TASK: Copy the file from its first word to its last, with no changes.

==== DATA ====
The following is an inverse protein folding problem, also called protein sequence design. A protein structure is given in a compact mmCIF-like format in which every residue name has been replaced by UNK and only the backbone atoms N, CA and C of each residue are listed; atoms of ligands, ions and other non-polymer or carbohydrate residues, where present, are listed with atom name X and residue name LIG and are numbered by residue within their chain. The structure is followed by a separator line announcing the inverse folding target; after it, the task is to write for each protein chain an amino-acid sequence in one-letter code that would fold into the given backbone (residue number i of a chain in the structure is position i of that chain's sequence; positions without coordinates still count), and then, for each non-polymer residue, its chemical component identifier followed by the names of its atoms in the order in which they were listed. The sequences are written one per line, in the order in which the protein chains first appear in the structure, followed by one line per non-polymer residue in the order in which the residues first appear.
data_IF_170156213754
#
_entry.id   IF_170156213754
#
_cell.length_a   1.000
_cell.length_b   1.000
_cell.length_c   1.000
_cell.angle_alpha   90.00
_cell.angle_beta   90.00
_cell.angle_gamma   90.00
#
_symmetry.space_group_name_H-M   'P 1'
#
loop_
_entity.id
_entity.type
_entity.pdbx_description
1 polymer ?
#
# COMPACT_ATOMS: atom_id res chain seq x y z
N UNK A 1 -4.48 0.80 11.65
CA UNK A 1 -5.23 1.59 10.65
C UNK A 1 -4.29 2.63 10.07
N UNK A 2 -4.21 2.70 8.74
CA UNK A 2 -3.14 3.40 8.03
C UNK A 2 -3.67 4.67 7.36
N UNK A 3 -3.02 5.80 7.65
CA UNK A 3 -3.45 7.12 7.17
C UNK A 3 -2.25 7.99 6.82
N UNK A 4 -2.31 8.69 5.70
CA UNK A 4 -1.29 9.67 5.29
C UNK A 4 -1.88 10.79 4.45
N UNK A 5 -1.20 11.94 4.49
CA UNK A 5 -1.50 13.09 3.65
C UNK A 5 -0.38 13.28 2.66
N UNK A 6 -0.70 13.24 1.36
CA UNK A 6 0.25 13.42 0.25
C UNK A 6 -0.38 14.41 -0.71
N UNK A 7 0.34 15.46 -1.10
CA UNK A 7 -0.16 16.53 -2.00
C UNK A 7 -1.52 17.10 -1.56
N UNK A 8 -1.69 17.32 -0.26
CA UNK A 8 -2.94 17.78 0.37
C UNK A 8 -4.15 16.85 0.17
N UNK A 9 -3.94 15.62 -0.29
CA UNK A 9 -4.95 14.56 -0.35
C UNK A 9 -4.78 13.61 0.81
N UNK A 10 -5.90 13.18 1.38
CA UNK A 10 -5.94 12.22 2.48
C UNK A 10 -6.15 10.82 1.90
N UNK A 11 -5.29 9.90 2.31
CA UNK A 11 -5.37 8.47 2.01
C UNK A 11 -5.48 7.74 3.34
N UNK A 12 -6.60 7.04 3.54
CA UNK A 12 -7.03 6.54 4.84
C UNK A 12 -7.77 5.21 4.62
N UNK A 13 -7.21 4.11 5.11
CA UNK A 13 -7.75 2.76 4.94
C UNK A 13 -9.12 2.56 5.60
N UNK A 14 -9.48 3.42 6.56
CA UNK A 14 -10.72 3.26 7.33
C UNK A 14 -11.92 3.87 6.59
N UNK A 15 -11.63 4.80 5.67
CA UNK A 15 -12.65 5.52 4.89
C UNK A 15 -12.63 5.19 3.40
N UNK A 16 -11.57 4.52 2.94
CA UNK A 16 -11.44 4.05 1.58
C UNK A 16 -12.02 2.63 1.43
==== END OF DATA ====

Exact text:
The following is an inverse protein folding problem, also called protein sequence design. A protein structure is given in a compact mmCIF-like format in which every residue name has been replaced by UNK and only the backbone atoms N, CA and C of each residue are listed; atoms of ligands, ions and other non-polymer or carbohydrate residues, where present, are listed with atom name X and residue name LIG and are numbered by residue within their chain. The structure is followed by a separator line announcing the inverse folding target; after it, the task is to write for each protein chain an amino-acid sequence in one-letter code that would fold into the given backbone (residue number i of a chain in the structure is position i of that chain's sequence; positions without coordinates still count), and then, for each non-polymer residue, its chemical component identifier followed by the names of its atoms in the order in which they were listed. The sequences are written one per line, in the order in which the protein chains first appear in the structure, followed by one line per non-polymer residue in the order in which the residues first appear.
data_IF_170156213754
#
_entry.id   IF_170156213754
#
_cell.length_a   1.000
_cell.length_b   1.000
_cell.length_c   1.000
_cell.angle_alpha   90.00
_cell.angle_beta   90.00
_cell.angle_gamma   90.00
#
_symmetry.space_group_name_H-M   'P 1'
#
loop_
_entity.id
_entity.type
_entity.pdbx_description
1 polymer ?
#
# COMPACT_ATOMS: atom_id res chain seq x y z
N UNK A 1 -4.48 0.80 11.65
CA UNK A 1 -5.23 1.59 10.65
C UNK A 1 -4.29 2.63 10.07
N UNK A 2 -4.21 2.70 8.74
CA UNK A 2 -3.14 3.40 8.03
C UNK A 2 -3.67 4.67 7.36
N UNK A 3 -3.02 5.80 7.65
CA UNK A 3 -3.45 7.12 7.17
C UNK A 3 -2.25 7.99 6.82
N UNK A 4 -2.31 8.69 5.70
CA UNK A 4 -1.29 9.67 5.29
C UNK A 4 -1.88 10.79 4.45
N UNK A 5 -1.20 11.94 4.49
CA UNK A 5 -1.50 13.09 3.65
C UNK A 5 -0.38 13.28 2.66
N UNK A 6 -0.70 13.24 1.36
CA UNK A 6 0.25 13.42 0.25
C UNK A 6 -0.38 14.41 -0.71
N UNK A 7 0.34 15.46 -1.10
CA UNK A 7 -0.16 16.53 -2.00
C UNK A 7 -1.52 17.10 -1.56
N UNK A 8 -1.69 17.32 -0.26
CA UNK A 8 -2.94 17.78 0.37
C UNK A 8 -4.15 16.85 0.17
N UNK A 9 -3.94 15.62 -0.29
CA UNK A 9 -4.95 14.56 -0.35
C UNK A 9 -4.78 13.61 0.81
N UNK A 10 -5.90 13.18 1.38
CA UNK A 10 -5.94 12.22 2.48
C UNK A 10 -6.15 10.82 1.90
N UNK A 11 -5.29 9.90 2.31
CA UNK A 11 -5.37 8.47 2.01
C UNK A 11 -5.48 7.74 3.34
N UNK A 12 -6.60 7.04 3.54
CA UNK A 12 -7.03 6.54 4.84
C UNK A 12 -7.77 5.21 4.62
N UNK A 13 -7.21 4.11 5.11
CA UNK A 13 -7.75 2.76 4.94
C UNK A 13 -9.12 2.56 5.60
N UNK A 14 -9.48 3.42 6.56
CA UNK A 14 -10.72 3.26 7.33
C UNK A 14 -11.92 3.87 6.59
N UNK A 15 -11.63 4.80 5.67
CA UNK A 15 -12.65 5.52 4.89
C UNK A 15 -12.63 5.19 3.40
N UNK A 16 -11.57 4.52 2.94
CA UNK A 16 -11.44 4.05 1.58
C UNK A 16 -12.02 2.63 1.43